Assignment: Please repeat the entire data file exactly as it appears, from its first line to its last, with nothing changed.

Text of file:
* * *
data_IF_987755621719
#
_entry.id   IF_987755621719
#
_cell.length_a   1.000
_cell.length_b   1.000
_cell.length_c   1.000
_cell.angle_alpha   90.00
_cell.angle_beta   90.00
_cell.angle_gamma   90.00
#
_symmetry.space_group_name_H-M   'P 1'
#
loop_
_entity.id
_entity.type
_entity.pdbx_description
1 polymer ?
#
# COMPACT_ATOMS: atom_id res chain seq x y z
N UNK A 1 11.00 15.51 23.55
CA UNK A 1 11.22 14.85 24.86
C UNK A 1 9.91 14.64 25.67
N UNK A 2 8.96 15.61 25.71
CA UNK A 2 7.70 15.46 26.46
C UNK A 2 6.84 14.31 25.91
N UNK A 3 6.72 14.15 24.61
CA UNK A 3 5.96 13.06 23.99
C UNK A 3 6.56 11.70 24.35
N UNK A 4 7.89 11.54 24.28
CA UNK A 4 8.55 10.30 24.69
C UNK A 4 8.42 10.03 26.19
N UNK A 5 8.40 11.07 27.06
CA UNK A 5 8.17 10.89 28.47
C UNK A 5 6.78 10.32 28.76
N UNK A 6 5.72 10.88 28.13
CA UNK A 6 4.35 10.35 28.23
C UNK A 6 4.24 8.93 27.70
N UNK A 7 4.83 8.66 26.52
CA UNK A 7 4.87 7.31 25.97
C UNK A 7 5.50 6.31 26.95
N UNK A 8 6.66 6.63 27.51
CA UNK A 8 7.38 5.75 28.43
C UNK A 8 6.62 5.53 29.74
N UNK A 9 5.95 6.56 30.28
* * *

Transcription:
data_IF_987755621719
#
_entry.id   IF_987755621719
#
_cell.length_a   1.000
_cell.length_b   1.000
_cell.length_c   1.000
_cell.angle_alpha   90.00
_cell.angle_beta   90.00
_cell.angle_gamma   90.00
#
_symmetry.space_group_name_H-M   'P 1'
#
loop_
_entity.id
_entity.type
_entity.pdbx_description
1 polymer ?
#
# COMPACT_ATOMS: atom_id res chain seq x y z
N UNK A 1 11.00 15.51 23.55
CA UNK A 1 11.22 14.85 24.86
C UNK A 1 9.91 14.64 25.67
N UNK A 2 8.96 15.61 25.71
CA UNK A 2 7.70 15.46 26.46
C UNK A 2 6.84 14.31 25.91
N UNK A 3 6.72 14.15 24.61
CA UNK A 3 5.96 13.06 23.99
C UNK A 3 6.56 11.70 24.35
N UNK A 4 7.89 11.54 24.28
CA UNK A 4 8.55 10.30 24.69
C UNK A 4 8.42 10.03 26.19
N UNK A 5 8.40 11.07 27.06
CA UNK A 5 8.17 10.89 28.47
C UNK A 5 6.78 10.32 28.76
N UNK A 6 5.72 10.88 28.13
CA UNK A 6 4.35 10.35 28.23
C UNK A 6 4.24 8.93 27.70
N UNK A 7 4.83 8.66 26.52
CA UNK A 7 4.87 7.31 25.97
C UNK A 7 5.50 6.31 26.95
N UNK A 8 6.66 6.63 27.51
CA UNK A 8 7.38 5.75 28.43
C UNK A 8 6.62 5.53 29.74
N UNK A 9 5.95 6.56 30.28